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Pete Lyons' fantastic Can-Am Cars in Detail:
March/April 2013
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All news content copyright Michael J. Fuller, unless otherwise noted
2012 Audi R184.25.13

>>Of course everyone knows the current regulations  (ACO2004) limits the rear overhang dimension to 750 mm.  And Audi's R18 is designed taking into account that maximum dimension.  But with the rear wing out to 750 mm, Audi had offset the engine cover bodywork a few inches forward such that the bodywork and the rear wing weren't on the same plane at 750 mm, creating a staggered trailing edge.  And with the bodywork so follows the diffuser, per the regulations.
Audi R18 LM, Monza testing April 2013So Audi has been testing at Monza with their Le Mans bodywork.  The primary feature of note is that Audi has extended the rear bodywork out to the 750 mm maximum.  That means the engine cover is a whopping ~138 mm longer (roughly 5.4").  I suppose that makes it a “long tail.”  I guess it's all relative.
1988 WM P88 Peugeot
And with my grumpy pants firmly on, here are some REAL long tails.  I feel bad for today's generation...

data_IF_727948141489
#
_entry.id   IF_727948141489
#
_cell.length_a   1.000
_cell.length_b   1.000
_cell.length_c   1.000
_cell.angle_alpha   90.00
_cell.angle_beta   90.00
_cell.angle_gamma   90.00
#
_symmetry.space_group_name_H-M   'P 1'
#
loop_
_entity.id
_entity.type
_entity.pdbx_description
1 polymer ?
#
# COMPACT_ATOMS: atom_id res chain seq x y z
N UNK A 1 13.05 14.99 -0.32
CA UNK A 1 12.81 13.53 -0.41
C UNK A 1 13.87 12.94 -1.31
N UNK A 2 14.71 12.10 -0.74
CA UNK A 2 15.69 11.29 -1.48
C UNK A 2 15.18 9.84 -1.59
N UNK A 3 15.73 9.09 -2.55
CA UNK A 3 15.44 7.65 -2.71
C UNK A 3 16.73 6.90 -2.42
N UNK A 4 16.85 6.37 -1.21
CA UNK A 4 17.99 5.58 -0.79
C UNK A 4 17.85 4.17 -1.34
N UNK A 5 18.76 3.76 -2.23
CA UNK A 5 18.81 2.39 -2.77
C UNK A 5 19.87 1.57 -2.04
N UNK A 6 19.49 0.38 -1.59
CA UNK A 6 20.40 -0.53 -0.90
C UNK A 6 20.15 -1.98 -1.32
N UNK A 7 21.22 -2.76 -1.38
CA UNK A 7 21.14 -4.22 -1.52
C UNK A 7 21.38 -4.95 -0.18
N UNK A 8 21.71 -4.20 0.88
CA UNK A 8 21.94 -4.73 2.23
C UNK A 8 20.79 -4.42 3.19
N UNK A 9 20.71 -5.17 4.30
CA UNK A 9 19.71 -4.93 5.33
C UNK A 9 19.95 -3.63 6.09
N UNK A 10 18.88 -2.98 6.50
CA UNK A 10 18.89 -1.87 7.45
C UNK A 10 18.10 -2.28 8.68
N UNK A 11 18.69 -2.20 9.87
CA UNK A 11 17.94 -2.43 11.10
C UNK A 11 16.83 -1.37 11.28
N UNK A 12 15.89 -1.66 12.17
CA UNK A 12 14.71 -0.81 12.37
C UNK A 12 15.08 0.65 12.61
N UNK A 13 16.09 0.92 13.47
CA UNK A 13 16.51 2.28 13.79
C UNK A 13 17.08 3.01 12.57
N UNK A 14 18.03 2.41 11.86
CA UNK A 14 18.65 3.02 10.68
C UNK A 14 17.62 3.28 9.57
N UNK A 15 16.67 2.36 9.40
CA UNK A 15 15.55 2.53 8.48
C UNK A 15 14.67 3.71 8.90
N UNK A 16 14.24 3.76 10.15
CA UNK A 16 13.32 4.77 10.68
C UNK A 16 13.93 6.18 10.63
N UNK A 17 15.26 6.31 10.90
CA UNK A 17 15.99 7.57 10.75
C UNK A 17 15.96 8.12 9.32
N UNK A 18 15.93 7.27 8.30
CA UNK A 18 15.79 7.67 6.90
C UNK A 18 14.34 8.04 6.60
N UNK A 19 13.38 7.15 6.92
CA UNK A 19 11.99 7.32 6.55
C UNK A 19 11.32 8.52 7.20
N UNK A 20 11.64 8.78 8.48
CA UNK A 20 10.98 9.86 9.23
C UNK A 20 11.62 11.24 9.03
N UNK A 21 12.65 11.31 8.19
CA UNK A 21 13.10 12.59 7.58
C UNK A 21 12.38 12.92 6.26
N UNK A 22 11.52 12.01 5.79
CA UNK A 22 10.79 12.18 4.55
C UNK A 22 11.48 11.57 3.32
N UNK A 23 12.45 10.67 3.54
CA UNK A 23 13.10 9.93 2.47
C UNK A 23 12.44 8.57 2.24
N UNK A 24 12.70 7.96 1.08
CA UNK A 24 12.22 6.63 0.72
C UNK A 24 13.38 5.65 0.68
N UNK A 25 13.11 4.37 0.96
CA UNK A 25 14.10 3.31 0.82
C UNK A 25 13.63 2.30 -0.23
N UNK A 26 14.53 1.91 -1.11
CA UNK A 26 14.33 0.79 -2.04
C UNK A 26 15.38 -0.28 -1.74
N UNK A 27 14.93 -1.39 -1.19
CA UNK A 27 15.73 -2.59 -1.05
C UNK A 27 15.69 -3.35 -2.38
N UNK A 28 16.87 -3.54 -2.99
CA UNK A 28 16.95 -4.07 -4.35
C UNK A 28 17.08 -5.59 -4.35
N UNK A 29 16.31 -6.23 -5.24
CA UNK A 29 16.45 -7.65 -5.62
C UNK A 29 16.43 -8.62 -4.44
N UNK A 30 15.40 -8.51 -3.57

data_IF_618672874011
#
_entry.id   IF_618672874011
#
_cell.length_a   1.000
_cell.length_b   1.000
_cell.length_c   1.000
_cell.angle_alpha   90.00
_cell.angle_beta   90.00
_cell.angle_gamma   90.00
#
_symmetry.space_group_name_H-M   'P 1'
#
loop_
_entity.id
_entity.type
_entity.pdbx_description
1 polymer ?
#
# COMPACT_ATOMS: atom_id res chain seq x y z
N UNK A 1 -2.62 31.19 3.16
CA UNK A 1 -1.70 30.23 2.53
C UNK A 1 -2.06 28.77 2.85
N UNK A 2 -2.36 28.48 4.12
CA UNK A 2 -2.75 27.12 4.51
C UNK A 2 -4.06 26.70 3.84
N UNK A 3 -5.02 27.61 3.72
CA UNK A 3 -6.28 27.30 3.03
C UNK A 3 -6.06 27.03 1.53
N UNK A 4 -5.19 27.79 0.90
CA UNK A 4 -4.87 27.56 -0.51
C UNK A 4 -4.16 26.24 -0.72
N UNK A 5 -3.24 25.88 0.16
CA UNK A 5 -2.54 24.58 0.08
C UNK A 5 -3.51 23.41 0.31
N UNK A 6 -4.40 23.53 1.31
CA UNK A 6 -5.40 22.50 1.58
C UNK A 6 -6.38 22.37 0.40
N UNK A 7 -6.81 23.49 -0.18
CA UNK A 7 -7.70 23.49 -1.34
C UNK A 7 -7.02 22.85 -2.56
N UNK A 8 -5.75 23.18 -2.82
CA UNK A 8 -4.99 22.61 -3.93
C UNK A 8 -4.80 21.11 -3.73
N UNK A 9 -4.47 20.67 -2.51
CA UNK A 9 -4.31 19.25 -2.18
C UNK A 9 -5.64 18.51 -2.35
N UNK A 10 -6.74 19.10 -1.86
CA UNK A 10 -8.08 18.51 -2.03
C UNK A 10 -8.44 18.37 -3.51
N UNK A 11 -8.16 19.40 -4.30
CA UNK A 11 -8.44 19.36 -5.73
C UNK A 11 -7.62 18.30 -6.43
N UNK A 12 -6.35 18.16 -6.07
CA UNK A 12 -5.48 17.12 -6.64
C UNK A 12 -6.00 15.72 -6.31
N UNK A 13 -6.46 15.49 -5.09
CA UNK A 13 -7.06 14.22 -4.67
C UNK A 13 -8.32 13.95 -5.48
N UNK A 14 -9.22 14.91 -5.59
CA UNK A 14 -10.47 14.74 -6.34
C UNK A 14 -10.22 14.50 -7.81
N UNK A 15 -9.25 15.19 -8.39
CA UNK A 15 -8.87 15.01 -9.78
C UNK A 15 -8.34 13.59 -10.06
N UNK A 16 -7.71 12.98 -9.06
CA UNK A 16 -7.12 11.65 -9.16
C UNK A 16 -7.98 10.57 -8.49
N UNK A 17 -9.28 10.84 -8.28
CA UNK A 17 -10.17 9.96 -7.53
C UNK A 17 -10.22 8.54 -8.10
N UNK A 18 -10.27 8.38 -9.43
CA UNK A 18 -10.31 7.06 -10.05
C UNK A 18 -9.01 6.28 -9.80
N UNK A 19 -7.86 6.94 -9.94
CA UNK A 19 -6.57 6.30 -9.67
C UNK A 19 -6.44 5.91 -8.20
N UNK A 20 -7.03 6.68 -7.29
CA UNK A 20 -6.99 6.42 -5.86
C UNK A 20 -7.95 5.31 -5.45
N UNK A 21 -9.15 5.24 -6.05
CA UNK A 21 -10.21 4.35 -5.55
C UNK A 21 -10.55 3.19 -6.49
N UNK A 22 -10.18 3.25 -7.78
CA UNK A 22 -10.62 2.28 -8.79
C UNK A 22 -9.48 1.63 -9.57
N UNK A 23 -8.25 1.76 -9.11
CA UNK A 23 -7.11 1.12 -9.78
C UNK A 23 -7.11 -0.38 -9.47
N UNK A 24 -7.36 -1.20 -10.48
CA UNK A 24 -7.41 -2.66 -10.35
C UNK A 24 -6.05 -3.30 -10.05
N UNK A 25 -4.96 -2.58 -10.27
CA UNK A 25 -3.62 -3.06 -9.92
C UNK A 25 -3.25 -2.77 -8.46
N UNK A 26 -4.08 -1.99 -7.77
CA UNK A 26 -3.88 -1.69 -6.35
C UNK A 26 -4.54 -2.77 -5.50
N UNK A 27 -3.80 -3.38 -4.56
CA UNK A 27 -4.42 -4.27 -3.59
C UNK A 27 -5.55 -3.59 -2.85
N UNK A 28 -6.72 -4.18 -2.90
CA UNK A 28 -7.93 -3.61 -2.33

WM Peugeot P88 (1988)
Porsche 956 Long Tail, Le Mans 1986Porsche 956 Long Tail (1986)
1970 Porsche 917 Long TailAnd the ultimate...

Porsche 917 Long Tail (1970)

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Audi R18, Silverstone WEC, 20134.21.13

>>A rumor began circulating at Silverstone last week that Audi was utilizing a blown diffuser aero solution.  The source of this rumor turned out to be none other than Toyota, so it came with the credence of the one outfit who's probably looked hardest at the Audi but that also had a working knowledge of what could and couldn't be done within the regulations given their own LMP1 design and build (and usually suggests they themselves are contemplating the same).